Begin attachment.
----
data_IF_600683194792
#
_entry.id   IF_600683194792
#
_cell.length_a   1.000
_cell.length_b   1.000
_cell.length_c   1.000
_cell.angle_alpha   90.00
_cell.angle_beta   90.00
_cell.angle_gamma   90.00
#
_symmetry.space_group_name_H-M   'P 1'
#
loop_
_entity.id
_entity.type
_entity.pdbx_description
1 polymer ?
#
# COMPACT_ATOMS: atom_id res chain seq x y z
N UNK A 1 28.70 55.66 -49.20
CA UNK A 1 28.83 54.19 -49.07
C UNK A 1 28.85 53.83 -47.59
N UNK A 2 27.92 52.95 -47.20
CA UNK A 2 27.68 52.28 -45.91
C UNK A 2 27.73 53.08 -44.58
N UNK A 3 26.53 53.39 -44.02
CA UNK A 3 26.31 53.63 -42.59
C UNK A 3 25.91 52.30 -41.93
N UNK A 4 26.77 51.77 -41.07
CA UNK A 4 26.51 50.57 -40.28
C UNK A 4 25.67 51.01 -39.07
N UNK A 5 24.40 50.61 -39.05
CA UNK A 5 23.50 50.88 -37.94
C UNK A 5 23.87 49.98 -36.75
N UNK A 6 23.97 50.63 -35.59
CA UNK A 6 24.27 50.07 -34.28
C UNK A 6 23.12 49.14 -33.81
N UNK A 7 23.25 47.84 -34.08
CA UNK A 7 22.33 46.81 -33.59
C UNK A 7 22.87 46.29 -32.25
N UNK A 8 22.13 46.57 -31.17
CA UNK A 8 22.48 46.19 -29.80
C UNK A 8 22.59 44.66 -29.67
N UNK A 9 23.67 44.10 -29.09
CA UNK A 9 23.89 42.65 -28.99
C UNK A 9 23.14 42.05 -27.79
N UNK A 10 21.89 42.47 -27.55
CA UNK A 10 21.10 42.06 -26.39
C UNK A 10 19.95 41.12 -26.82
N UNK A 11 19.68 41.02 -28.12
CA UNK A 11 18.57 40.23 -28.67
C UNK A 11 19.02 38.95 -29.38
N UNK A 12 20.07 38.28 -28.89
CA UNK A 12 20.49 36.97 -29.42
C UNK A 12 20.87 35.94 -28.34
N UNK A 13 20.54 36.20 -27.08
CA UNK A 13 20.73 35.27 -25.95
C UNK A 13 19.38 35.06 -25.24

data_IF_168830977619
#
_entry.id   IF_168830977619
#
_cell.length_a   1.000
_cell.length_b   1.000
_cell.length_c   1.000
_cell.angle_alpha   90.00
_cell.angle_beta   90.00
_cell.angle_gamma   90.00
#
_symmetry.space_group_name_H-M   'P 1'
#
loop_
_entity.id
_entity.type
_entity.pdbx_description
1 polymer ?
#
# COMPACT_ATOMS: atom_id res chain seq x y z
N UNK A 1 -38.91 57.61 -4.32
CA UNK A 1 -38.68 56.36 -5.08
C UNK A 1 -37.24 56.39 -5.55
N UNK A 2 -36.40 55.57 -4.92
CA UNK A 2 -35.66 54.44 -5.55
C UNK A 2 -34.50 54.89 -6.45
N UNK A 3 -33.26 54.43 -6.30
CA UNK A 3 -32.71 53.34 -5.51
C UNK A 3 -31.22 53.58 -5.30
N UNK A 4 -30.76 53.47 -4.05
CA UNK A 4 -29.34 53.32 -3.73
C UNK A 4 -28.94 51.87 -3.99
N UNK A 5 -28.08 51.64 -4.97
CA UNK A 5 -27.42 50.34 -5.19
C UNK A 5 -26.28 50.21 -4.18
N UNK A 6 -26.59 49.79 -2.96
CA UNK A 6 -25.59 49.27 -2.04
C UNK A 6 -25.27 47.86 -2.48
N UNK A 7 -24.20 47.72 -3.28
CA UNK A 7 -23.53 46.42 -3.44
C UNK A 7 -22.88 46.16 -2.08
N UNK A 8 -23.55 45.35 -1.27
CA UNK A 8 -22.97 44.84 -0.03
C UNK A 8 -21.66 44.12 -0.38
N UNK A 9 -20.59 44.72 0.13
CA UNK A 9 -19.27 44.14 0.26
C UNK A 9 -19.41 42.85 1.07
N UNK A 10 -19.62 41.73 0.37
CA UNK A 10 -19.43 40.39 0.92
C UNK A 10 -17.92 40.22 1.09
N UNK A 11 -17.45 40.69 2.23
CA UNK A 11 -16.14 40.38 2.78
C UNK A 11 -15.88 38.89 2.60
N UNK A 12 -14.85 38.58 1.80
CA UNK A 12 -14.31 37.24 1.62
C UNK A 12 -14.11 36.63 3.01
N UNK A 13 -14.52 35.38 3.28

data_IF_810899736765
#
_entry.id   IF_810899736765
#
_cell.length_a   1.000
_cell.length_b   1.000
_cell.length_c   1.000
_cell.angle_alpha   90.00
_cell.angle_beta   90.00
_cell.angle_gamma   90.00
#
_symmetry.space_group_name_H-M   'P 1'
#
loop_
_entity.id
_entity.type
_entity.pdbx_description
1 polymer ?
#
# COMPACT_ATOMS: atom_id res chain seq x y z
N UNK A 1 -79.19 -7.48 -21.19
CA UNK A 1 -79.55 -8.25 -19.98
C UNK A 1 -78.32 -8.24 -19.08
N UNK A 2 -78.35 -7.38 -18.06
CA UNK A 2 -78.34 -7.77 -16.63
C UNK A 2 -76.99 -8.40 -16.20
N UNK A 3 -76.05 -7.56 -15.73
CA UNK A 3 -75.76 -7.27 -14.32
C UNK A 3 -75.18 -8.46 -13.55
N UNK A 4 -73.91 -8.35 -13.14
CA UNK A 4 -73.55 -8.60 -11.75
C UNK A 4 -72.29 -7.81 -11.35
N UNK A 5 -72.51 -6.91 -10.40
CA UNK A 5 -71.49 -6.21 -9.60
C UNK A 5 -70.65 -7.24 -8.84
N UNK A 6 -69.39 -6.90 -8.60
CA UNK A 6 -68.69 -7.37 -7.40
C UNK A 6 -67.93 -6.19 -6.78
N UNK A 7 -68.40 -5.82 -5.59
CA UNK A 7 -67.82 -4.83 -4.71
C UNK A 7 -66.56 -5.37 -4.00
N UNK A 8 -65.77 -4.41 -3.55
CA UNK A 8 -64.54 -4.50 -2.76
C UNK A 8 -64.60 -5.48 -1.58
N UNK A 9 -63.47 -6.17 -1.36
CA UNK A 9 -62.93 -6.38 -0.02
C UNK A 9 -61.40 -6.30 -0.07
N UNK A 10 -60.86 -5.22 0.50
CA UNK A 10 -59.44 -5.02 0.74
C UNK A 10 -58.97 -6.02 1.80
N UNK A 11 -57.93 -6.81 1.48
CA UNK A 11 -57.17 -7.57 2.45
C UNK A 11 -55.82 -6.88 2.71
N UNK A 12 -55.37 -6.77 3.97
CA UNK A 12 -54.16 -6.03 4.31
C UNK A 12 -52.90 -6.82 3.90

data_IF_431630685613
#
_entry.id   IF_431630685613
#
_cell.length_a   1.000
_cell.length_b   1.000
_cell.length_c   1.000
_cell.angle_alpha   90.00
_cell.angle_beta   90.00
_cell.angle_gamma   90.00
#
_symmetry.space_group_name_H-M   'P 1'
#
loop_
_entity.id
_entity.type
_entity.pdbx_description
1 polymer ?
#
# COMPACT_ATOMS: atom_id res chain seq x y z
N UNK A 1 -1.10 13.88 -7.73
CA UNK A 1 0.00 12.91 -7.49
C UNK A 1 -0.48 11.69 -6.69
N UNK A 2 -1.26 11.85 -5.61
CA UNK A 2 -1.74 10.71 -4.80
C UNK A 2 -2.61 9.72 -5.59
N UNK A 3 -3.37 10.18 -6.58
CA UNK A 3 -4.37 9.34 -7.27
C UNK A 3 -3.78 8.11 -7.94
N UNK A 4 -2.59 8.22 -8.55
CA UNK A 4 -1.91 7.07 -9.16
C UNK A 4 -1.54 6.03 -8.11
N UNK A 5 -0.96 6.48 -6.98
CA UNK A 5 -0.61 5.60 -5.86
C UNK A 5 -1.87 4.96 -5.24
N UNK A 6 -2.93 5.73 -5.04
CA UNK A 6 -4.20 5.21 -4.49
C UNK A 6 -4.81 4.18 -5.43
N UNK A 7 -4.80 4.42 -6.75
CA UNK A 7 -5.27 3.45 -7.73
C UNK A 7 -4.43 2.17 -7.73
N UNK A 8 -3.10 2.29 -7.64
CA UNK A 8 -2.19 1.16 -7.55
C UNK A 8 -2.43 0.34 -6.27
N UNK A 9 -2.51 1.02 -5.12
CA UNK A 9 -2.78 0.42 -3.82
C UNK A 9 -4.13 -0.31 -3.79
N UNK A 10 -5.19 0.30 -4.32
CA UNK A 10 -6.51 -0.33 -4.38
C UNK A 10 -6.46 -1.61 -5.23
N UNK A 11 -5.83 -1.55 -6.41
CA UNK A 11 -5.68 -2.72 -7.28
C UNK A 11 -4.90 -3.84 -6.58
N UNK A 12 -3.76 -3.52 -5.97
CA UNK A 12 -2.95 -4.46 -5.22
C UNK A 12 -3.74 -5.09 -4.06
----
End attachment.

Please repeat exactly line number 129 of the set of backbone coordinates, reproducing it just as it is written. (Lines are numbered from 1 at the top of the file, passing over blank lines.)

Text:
#